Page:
Lupus and the world around us
Why do I have lupus?
This common question is difficult to answer with certainty. However, in recent years we have increased our understanding of why someone develops lupus. It appears that the genes we inherit from our parents are responsible for some of the risk. In addition, the environment around us also plays an important role. Environmental factors that have been linked to lupus include exposure to sunlight, viruses and silica dust.
Different environmental factors may increase the risk of developing lupus. However, these will only be important in someone who may already have inherited lupus genes.
Ultraviolet light that is present in sunlight can have two effects on lupus. Firstly, it can make lupus skin rashes worse. Secondly, it also appears to cause a more general flare of lupus in certain people. One piece of research work supporting this idea comes from Scandinavian countries that have a very big difference in seasonal exposure to sunlight. For example, people living near the Arctic Circle have summers that are light for nearly 24 hours per day, and winters are dark for nearly 24 hours per day. In these populations, a lupus flare becomes more likely after sun exposure in the summer.
Smoking has many negative effects on health. However, in recent years researchers have started to believe that smoking makes diseases like lupus and rheumatoid arthritis more severe. It may be that smoking stimulates the immune system to become more aggressive and begin the process that ends in lupus.
This is also very relevant that making impairs the beneficial effects of planquenil.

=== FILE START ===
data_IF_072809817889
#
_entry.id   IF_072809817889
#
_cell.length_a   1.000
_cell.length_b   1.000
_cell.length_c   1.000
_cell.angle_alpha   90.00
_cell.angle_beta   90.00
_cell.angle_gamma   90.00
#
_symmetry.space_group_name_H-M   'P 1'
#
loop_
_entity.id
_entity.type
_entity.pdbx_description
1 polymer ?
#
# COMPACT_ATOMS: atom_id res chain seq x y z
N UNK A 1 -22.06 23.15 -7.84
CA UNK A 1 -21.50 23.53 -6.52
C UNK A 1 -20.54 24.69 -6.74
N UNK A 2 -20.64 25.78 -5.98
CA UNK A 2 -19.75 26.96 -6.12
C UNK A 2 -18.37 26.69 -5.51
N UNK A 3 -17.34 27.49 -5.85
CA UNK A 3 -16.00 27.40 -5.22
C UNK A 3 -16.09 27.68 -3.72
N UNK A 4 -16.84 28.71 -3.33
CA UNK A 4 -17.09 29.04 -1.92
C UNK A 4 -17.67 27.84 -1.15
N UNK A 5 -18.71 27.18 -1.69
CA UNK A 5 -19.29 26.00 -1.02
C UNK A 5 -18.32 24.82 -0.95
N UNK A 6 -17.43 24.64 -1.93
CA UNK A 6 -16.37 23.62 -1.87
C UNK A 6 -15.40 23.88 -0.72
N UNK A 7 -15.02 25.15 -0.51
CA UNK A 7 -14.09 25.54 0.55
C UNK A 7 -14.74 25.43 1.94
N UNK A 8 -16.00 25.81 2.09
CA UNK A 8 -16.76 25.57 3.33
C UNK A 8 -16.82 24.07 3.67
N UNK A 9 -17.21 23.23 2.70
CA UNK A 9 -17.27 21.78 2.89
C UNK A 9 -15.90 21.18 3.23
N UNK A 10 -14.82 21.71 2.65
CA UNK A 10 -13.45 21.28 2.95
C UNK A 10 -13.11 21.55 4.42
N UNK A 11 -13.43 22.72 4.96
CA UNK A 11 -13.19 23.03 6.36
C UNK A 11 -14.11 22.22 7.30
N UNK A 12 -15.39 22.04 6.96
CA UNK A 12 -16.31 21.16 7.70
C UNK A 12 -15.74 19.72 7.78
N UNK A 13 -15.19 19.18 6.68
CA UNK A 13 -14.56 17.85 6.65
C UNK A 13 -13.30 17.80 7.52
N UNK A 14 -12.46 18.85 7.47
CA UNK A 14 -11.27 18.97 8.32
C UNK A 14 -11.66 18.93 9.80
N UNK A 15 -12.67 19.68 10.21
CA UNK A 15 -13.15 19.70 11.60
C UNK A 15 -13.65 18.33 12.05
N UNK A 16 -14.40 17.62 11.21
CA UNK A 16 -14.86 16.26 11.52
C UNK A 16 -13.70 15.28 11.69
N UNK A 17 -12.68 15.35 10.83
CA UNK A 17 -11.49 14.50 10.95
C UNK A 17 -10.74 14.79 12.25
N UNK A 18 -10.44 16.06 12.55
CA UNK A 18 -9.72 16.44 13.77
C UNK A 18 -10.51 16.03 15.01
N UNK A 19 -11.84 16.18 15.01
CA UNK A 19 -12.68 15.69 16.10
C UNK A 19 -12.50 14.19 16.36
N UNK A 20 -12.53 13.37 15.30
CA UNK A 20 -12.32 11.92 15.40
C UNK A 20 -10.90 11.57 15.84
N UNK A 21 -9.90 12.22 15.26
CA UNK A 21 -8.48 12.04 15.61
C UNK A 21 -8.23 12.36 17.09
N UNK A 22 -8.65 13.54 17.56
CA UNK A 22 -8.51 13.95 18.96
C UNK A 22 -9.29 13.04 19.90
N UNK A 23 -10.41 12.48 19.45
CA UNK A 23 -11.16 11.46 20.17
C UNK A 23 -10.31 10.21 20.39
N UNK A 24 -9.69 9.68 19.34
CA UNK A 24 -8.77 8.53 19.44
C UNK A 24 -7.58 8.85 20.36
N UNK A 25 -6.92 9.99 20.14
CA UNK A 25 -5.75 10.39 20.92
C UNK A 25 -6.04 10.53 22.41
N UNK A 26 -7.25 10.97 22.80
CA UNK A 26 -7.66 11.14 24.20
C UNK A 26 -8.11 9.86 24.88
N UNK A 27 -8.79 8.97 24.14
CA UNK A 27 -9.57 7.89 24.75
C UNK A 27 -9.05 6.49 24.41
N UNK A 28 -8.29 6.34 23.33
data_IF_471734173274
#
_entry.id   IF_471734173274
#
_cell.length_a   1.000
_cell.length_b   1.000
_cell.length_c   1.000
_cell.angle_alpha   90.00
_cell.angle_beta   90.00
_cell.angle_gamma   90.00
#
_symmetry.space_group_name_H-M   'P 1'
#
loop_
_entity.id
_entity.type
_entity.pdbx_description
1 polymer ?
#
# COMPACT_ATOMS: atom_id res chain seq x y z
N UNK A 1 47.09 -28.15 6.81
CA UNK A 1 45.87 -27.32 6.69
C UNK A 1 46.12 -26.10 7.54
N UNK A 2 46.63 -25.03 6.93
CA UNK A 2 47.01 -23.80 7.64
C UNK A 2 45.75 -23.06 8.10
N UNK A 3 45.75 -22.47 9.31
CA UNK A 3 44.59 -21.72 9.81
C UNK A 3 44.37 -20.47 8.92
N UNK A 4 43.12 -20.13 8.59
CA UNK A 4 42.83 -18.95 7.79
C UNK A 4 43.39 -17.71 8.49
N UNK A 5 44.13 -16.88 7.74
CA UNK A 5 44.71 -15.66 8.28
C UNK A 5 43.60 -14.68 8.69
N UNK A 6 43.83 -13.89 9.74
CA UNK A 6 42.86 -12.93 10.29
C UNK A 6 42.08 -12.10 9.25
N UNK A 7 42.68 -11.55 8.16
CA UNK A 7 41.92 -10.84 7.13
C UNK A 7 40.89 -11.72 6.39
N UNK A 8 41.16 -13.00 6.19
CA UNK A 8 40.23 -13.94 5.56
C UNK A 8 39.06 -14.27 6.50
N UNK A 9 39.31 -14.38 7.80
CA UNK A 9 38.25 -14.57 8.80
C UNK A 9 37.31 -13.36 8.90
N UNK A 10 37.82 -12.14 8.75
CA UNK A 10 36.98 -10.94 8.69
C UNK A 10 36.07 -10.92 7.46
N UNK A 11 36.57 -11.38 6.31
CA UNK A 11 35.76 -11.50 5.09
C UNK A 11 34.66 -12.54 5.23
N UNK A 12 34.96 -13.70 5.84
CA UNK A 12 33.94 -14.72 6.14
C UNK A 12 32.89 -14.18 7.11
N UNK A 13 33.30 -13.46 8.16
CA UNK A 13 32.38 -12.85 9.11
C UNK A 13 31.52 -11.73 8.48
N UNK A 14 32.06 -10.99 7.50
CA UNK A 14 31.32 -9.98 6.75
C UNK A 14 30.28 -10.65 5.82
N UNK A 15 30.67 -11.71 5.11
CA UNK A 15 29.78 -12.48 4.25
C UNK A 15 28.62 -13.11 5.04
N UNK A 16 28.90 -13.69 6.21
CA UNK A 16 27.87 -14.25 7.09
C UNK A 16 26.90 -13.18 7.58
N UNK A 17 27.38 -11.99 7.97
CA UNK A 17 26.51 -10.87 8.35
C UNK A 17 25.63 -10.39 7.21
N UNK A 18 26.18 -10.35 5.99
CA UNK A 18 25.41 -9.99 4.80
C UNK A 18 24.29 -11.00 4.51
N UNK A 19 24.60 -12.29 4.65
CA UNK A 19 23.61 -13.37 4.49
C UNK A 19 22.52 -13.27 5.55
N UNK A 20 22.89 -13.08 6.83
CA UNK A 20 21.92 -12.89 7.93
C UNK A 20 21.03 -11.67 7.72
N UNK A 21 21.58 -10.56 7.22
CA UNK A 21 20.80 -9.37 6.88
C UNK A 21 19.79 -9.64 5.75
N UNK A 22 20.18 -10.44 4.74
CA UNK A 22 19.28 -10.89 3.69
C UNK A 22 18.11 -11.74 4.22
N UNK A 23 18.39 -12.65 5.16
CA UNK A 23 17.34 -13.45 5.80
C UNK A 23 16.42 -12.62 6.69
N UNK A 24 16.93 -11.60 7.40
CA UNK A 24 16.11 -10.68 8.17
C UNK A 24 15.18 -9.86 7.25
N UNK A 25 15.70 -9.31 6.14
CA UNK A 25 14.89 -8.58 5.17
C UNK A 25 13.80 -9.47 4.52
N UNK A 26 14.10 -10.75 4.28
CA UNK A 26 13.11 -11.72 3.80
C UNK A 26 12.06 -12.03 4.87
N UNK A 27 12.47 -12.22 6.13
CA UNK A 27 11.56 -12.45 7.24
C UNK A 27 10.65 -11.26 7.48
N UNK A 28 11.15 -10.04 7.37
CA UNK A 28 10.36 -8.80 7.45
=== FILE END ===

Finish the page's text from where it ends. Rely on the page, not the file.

Silica is a mineral that most people encounter as quartz on beaches or rocky outcrops. People who are exposed to silica dust, such as miners, stonemasons and sand blasters, are more likely to get lupus. The silica appears to stimulate the immune system. Clearly most people are not exposed to industry of silica dust, but perhaps lower levels may also produce some effects in certain individuals.
Some common viruses have been linked to lupus. All of us are exposed to many different viruses during our lives. However, some individuals, perhaps those with lupus genes, may overreact to them. The Epstein-Barr virus (EB) is responsible for causing infectious mononucleosis, more commonly known as glandular fever. There is increasing evidence that the EB virus may be one of the environmental factors that makes lupus more likely.
Lupus occurs when a patient’s blend of genes and environmental factors come together. Rather like being dealt a bad hand in a card game, it is not the individual card but the whole hand of cards that causes the problem. The world around us contains viruses, sunlight, dust, and many other factors. Some of these seem to be imp
This article is intended to inform and give insight but not treat, diagnose or replace the advice of a doctor. Always seek medical advice with any questions regarding a medical condition.